Pro-Gaddafi officials claim NATO killed more than 80 civilians, including women and children
Libyan officials claim today that more than 80 civilians were killed in a series of NATO airstrikes on the village of Zliten last night. Libyan spokesperson Moussa Ibrahim said that the dead include 33 children. NATO military spokesperson Roland LaVoie acknowledged the strikes today, but said the buildings bombed were being used by pro-Gaddafi forces for military purposes.
“The target is two former farms building which have been [sic] taken over by pro-Gaddafi forces and transformed into a field military complex with temporary accommodation facilities used as a staging point from which the pro Gaddafi forces were reinforcing troops, weaponry and other military equipment in timely fashion to conduct attack against civilians. This was a legitimate target, and by striking it NATO has reduced the pro-Gaddafi forces capability to threaten and attack civilians. We do not have evidence of civilian causalities at this point.”
Rebel forces had retreated to the edge of the village last week. The head of the rebels National Transitional Council in Benghazi fired the entire executive board last night after the leadership was implicated in the recent assassination of rebel commander General Abdel Fateh Yunis.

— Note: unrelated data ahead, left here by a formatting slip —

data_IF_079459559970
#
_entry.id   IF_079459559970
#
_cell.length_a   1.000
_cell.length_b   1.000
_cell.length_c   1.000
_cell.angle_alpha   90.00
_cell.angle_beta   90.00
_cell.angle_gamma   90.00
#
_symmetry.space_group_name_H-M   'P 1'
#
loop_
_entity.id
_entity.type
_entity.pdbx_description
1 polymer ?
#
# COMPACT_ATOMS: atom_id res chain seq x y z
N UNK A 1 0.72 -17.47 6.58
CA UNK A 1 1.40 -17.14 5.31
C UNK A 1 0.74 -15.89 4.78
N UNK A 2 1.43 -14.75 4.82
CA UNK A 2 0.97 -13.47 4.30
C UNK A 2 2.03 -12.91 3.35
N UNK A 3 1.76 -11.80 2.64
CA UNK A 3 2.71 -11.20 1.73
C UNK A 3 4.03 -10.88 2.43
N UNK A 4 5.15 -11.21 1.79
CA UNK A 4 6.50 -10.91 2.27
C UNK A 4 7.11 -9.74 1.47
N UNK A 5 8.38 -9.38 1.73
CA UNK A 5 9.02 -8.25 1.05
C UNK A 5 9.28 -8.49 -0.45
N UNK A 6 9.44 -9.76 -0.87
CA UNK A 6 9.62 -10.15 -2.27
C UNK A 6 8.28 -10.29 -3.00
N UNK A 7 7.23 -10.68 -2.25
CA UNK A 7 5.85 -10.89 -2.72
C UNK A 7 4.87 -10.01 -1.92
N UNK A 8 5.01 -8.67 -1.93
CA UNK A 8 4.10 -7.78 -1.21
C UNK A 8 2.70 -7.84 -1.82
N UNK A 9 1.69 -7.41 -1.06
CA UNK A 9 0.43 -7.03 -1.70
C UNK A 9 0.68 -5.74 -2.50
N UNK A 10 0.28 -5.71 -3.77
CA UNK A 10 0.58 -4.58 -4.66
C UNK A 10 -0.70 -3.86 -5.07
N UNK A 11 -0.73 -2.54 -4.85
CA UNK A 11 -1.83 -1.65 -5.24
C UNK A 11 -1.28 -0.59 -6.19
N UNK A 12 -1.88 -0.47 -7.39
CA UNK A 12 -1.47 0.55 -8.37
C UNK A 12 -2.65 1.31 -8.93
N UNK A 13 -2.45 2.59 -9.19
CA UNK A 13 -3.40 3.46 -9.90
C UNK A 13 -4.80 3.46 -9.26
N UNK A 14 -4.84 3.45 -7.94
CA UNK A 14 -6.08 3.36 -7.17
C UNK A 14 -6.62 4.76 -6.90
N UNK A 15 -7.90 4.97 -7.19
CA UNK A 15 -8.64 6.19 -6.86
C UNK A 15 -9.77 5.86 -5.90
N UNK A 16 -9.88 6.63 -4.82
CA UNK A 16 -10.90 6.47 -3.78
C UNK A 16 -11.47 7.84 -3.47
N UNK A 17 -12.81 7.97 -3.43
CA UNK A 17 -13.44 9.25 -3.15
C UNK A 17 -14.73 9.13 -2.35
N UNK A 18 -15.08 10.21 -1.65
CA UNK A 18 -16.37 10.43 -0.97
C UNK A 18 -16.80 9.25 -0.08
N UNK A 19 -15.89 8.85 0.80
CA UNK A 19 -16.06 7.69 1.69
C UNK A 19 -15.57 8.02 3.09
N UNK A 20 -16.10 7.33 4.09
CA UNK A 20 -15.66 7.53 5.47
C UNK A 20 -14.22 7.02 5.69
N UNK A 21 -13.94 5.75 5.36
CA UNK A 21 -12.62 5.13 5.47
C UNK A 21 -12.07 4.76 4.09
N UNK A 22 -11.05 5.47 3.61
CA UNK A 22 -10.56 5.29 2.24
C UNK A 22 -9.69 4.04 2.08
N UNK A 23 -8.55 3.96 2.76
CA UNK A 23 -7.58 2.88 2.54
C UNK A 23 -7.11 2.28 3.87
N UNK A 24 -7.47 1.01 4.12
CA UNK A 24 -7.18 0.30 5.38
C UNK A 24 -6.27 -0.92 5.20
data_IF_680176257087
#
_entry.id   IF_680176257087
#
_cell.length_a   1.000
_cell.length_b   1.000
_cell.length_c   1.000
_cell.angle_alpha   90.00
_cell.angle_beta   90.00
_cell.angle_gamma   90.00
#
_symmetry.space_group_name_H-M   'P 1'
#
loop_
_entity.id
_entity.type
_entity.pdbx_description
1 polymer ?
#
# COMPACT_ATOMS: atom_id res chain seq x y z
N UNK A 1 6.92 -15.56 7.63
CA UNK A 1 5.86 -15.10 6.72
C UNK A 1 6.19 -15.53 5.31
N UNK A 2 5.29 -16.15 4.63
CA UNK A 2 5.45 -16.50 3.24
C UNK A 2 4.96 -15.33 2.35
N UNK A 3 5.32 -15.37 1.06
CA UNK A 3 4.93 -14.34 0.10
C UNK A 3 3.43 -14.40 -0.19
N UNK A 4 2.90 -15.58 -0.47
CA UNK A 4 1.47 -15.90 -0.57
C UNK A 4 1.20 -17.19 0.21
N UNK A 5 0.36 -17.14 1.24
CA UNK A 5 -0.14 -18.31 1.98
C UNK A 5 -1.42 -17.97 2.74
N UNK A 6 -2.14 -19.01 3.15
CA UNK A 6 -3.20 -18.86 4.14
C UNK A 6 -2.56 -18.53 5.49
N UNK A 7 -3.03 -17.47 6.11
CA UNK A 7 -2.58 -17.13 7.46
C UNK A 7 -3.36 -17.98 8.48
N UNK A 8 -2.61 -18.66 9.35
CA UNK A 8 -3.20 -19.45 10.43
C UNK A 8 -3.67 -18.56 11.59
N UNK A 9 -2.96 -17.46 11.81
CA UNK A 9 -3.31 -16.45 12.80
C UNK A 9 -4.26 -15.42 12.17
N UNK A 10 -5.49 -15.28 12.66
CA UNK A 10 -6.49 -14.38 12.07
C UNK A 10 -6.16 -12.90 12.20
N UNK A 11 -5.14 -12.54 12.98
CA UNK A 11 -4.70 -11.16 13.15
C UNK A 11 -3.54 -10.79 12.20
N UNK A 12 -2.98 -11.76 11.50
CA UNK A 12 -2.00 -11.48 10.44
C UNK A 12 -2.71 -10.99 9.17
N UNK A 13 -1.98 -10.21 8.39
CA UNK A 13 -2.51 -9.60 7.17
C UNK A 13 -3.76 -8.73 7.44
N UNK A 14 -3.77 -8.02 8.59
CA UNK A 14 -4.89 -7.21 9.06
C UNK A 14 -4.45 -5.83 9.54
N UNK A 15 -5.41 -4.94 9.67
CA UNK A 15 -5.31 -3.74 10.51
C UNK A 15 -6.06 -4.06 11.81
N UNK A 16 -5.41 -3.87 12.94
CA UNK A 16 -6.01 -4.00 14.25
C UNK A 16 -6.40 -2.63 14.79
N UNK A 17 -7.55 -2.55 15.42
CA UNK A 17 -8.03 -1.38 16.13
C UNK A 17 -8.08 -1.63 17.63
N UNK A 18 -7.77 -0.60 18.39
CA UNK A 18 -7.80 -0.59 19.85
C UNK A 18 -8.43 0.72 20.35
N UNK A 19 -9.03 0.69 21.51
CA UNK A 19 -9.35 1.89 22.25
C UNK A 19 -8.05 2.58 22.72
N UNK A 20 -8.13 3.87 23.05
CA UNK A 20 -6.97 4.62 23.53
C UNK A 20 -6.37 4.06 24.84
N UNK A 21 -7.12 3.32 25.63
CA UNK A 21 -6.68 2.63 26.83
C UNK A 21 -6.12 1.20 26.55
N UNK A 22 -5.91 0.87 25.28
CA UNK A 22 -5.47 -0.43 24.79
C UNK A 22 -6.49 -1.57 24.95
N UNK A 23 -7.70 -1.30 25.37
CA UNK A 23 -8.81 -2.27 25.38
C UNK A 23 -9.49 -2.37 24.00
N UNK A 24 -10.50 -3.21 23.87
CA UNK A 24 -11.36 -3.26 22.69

London’s rioting and violence spreads to other cities in the UK
In the UK, rioting, looting and violence has now spread within London and to other cities. Britain’s Prime Minister, David Cameron recalled Parliament from its summer recess today and nearly tripled the number of police on the streets of the capital to 16,000 officers. Naomi Fowler reports from London.
Lawmakers call for big cuts to military spending in the wake of the downgrading of the US credit
Following Standard and Poor’s downgrading of the US triple-A rating, the markets took a steep dive Monday—the worst day seen since 2008. With consumer spending and tax revenues down, the outlook is gloomy. But some progressives see a silver lining: deep cuts to military spending are on the table, and now there may be the political will to pass them. Alice Ollstein reports from Washington.
The impact of the US credit downgrade on the economic relationship with China
China is a key player in the US economy and the biggest lender to the US. To find out more about the impact of the downgrading of the US credit rating on the China-US economic relationship we spoke to Jerry Espstein, co-director of the Political Economy Research Institute in Massachusetts.
Activists raise concerns about the threat to Myanmar’s environment from increased levels of foreign investment in natural resources
Activists warn that the natural environment in Myanmar, also known as Burma, is facing mounting threats from increased foreign investment in its natural resources and weak regulation. Concerns for the environment have already led to increased fighting between government troops and local Myanmar ethnic militias in resource rich areas. Ron Corben reports.